The House of Representatives, has recommended the arrest of Okoi Obono-Obla, the Senior Special Assistant to President Muhammadu Buhari, on Prosecution.
The House, asked Ibrahim Idris, the Inspector-General of Police, IGP, to arrest and prosecute the Presidential Aide, for allegedly being in possession of a fake West African Examination Council, WAEC, result.
The House also recommended the withdrawal of his Law degree, and Law School certificate, obtained with the alleged fake WAEC result.
The Lawmakers made the recommendation on Thursday, while adopting the report of its Committee that investigated the Special Presidential Investigative Panel for the recovery of public property, SPIP, which is headed by Obono-Obla.
The Committee had said that it discovered irregularities in the O’level result which the Presidential Aide has, following a petition to the House, by the Human Rights Writers Association of Nigeria, HURIWA.
The Presidential Aide is said to have used the result in question to gain admission into the University of Jos, where he studied, and subsequently, the Nigerian Law School.
Femi Ola, the Deputy WAEC Registrar, had told the Committee that “available evidence indicates that the results were altered and therefore makes them invalid.”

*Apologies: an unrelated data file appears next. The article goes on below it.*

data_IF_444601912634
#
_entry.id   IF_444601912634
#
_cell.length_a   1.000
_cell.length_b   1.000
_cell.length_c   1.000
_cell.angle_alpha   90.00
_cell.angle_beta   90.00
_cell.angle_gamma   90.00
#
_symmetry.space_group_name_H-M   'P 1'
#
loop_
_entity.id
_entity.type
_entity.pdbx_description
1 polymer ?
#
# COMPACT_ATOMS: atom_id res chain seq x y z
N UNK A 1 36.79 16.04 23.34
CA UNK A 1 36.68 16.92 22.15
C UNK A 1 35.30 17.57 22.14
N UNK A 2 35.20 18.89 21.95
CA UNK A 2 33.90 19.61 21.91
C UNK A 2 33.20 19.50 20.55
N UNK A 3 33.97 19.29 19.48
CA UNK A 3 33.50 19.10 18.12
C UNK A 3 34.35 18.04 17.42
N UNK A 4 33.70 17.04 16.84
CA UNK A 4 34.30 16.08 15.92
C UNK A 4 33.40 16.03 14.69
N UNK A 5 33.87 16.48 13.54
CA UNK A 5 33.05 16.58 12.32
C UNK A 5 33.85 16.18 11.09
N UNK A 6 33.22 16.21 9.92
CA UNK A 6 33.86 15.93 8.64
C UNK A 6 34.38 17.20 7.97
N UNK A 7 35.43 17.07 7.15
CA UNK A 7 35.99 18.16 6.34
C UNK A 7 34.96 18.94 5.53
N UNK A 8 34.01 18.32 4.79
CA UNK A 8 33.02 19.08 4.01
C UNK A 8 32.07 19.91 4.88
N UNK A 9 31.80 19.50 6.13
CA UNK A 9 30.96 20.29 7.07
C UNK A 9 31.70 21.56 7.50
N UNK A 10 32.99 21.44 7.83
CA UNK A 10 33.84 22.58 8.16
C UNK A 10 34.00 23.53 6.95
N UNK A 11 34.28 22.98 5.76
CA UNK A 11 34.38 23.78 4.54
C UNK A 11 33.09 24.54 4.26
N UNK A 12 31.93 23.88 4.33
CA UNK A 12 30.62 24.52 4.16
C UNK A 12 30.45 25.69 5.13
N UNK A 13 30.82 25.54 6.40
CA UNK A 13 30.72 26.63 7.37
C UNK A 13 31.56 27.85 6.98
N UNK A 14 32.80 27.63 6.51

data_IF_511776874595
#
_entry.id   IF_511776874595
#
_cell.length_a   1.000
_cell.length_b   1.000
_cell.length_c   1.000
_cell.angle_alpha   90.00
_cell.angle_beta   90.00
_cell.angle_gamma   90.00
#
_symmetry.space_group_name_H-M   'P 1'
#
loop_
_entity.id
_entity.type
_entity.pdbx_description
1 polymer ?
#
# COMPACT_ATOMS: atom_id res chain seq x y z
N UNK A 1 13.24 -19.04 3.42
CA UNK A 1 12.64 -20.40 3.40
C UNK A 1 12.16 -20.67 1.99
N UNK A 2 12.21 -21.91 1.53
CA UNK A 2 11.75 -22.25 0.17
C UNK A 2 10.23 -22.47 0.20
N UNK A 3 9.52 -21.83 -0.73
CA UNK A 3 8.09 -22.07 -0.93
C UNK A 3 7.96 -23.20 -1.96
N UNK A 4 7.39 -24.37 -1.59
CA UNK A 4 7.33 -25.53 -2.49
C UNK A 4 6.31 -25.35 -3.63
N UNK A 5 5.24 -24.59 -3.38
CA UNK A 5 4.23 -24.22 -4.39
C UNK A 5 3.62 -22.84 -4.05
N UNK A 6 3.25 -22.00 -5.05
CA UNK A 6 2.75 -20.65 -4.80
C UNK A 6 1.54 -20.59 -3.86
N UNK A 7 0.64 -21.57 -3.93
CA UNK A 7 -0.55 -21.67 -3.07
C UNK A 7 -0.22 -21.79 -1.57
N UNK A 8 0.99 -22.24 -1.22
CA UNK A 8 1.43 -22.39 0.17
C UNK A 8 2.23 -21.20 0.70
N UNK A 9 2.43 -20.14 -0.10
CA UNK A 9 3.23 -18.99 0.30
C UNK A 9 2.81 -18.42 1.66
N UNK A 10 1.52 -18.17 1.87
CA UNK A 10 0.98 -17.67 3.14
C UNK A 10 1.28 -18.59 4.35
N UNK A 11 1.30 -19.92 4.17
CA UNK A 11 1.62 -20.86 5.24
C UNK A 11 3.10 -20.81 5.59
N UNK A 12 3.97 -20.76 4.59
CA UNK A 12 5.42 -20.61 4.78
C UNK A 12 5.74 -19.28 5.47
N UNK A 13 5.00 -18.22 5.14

The House also urged Buhari to relieve Obono-Obla of his appointment, and to dissolve the SPIP, “in view of the arbitrary use of powers, and abuse of Office by the Chairman.”
Other recommendations of the Committee include: “That the Code of Conduct Bureau should be strengthened, to fill the gap that the Panel, SPIP, seeks to fill in the current anti-corruption drive.
“That the Independent Corrupt Practices Commission, ICPC, should investigate the allegations contained in the Audit Report of the Auditor General of the Federation, of the financial transactions of the Panel, and prosecute the culprits.”
This comes six months after the Committee began to probe the Presidential Aide. He never attended any of its hearings, even though the Committee said it had invited him a number of times.
He has since headed to court, challenging the power of the Committee to investigate both the Presidential Panel, as well as his educational qualifications.
When the allegations were first made, he had said they were the outcome of “a hatchet job, masterminded by some members of the National Assembly, who are under investigation by my Panel”, and that “the intention is to smear and ridicule me.”